Fam­ily of tot who died sues den­tistry

Un­nec­es­sary pro­ce­dure was an at­tempt to ‘line pock­ets,’ law­suit claims.

Austin American-Statesman - - METRO & STATE - By Mark Wil­son md­wil­son@states­man.com

The par­ents of a 14-mon­thold girl who died dur­ing a den­tal pro­ce­dure last year have filed a wrong­ful death law­suit, claim­ing the pro­ce­dure was un­nec­es­sary and an at­tempt to “line the pock­ets” of Austin Chil­dren’s Den­tistry with Med­i­caid funds.

Daisy Lynn Tor­res died at the North Austin Med­i­cal Cen­ter on March 29, about two hours af­ter emer­gency per­son­nel were called out to the den­tal of­fice at 12501 Hymeadow Drive in North­west Austin.

Ac­cord­ing to the law­suit filed Tues­day in a Travis County state dis­trict court, Daisy was taken to the den­tist to have two cav­i­ties filled by Michael Me­lan­son. She ar­rived at the of­fice with her mother, Betty Squire, who was told that Daisy needed to be given anes­the­sia be­fore Me­lan­son could be­gin, the doc­u­ment said.

Squire asked to be with her daugh­ter dur­ing the pro­ce­dure, but she was told that she had to re­main in the wait­ing room, the law­suit said.

“Af­ter (Daisy) was un­der, Me­lan­son came out and in­di­cated to

her mother that for Daisy’s well-be­ing, he needed to per­form mul­ti­ple pulpo­tomies, or baby root canals, and then place crowns on four of her eight to­tal teeth — baby teeth,” the suit said.

Ac­cord­ing to the doc­u­ment, Me­lan­son told Squire the pro­ce­dure was nor­mal and nec­es­sary, then went back into the room.

At some point dur­ing the pro­ce­dure, Daisy’s heart and breath­ing stopped, the suit said.

The suit al­leges that Daisy’s pro­ce­dure was only done be­cause it was cov­ered by Med­i­caid, and that no sign of dis­ease was ev­i­dent in den­tal ra­dio­graphs taken on the day Daisy died.

The den­tist’s of­fice has said the pro­ce­dure was nec­es­sary, and last year sued Robert G. Wil­liams, the foren­sic den­tist who came to the op­po­site con­clu­sion, for defama­tion af­ter he filed his re­port on the case.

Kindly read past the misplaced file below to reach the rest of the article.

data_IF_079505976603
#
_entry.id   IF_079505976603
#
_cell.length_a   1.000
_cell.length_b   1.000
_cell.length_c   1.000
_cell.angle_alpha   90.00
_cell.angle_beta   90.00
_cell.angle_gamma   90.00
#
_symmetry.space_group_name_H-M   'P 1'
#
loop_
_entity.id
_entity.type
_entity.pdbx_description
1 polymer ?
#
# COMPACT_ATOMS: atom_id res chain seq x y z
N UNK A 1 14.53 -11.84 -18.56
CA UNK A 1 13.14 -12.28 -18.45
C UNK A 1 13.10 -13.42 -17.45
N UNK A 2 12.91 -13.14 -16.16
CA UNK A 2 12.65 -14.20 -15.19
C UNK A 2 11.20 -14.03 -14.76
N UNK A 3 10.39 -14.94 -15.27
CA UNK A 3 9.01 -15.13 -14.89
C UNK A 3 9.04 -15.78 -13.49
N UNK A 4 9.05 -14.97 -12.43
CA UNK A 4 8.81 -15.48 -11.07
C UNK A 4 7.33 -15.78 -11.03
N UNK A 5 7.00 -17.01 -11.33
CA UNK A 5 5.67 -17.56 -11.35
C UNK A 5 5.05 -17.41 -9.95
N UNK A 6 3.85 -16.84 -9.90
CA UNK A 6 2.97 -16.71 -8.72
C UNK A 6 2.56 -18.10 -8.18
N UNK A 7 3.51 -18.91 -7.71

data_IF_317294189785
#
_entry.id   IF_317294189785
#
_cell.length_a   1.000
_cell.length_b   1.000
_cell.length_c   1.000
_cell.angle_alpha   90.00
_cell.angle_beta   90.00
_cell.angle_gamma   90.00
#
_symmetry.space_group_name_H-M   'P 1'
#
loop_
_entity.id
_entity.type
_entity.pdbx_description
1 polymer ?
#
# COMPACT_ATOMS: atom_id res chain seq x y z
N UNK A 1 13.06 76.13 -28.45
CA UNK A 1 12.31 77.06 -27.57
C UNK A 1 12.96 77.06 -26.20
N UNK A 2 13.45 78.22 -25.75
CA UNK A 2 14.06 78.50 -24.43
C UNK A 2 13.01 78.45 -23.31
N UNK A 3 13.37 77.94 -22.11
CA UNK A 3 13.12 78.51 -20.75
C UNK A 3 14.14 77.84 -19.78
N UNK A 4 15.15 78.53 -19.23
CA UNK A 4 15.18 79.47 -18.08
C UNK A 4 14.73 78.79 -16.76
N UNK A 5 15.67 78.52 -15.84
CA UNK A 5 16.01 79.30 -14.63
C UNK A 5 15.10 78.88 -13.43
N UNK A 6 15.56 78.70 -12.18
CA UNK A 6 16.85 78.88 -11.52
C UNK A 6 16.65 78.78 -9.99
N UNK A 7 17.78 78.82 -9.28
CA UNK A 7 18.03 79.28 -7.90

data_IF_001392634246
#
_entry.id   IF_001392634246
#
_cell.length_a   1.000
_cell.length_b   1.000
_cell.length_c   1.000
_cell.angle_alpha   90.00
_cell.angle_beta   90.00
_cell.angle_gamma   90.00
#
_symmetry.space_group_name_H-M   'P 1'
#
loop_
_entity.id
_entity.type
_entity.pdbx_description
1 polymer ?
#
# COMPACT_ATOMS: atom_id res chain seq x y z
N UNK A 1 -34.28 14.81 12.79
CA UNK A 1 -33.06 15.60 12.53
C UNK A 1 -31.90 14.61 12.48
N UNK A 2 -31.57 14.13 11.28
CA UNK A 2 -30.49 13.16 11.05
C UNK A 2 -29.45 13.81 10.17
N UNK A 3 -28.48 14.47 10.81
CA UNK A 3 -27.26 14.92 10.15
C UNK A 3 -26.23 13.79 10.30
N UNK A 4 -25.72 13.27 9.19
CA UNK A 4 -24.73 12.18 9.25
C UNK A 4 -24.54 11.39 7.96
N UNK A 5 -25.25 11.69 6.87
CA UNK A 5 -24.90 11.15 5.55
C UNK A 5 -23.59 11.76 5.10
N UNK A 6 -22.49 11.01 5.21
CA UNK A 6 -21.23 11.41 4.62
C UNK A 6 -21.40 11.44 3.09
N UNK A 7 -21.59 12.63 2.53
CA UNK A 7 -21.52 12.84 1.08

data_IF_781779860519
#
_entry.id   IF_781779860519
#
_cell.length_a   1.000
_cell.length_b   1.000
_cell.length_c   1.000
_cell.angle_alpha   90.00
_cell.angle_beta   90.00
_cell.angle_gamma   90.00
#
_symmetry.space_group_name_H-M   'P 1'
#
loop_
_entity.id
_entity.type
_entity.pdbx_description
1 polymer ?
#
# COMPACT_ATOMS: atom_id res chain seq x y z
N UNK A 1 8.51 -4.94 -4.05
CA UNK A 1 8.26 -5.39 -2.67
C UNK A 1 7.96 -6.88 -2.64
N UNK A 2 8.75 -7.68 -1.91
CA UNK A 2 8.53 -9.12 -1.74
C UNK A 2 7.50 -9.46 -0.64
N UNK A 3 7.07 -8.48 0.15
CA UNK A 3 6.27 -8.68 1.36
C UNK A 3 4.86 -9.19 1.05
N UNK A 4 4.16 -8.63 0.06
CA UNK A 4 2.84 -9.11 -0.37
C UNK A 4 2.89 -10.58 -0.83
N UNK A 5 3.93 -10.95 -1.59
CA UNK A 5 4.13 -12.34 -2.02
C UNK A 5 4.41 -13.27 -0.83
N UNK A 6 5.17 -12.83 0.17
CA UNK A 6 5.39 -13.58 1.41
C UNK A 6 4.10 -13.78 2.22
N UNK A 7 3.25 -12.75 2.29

The Travis County med­i­cal ex­am­iner’s of­fice had re­quested a sep­a­rate den­tal foren­sic re­view from Wil­liams. The re­view ques­tioned why Daisy was be­ing treated in the first place.

“One can only spec­u­late as to why any treat­ment was per­formed con­sid­er­ing no in­di­ca­tion of den­tal dis­ease or pathol­ogy,” Wil­liams wrote, adding that records from a pre­vi­ous visit didn’t show any de­cay ei­ther.

The suit said Wil­liams ini­tially agreed with Austin Chil­dren’s Den­tistry’s ob­jec­tions to the re­port and “agreed to work with (the of­fice) to as­sist in clar­i­fy­ing the mis­lead­ing per­cep­tions” in the doc­u­ment, but later changed his mind.

The new suit filed by Daisy’s par­ents says the of­fice pres­sured Wil­liams to change his opin­ion.

“Dr. Wil­liams has stated he con­sid­ered bow­ing to the threats of the de­fen­dants in or­der to save him­self the agony of lit­i­ga­tion, but ul­ti­mately de­cided to stick with his prin­ci­ples and con­firmed his orig­i­nal opin­ion to the Travis County med­i­cal ex­am­iner,” the doc­u­ment said.

The fam­ily is seek­ing $1 mil­lion in dam­ages.

Austin Chil­dren’s Den­tistry spokes­woman Sarah Mar­shall said Wed­nes­day it is the of­fice’s pol­icy not to com­ment on pend­ing lit­i­ga­tion.

Daisy Lynn Tor­res died fol­low­ing a den­tal pro­ce­dure last March.

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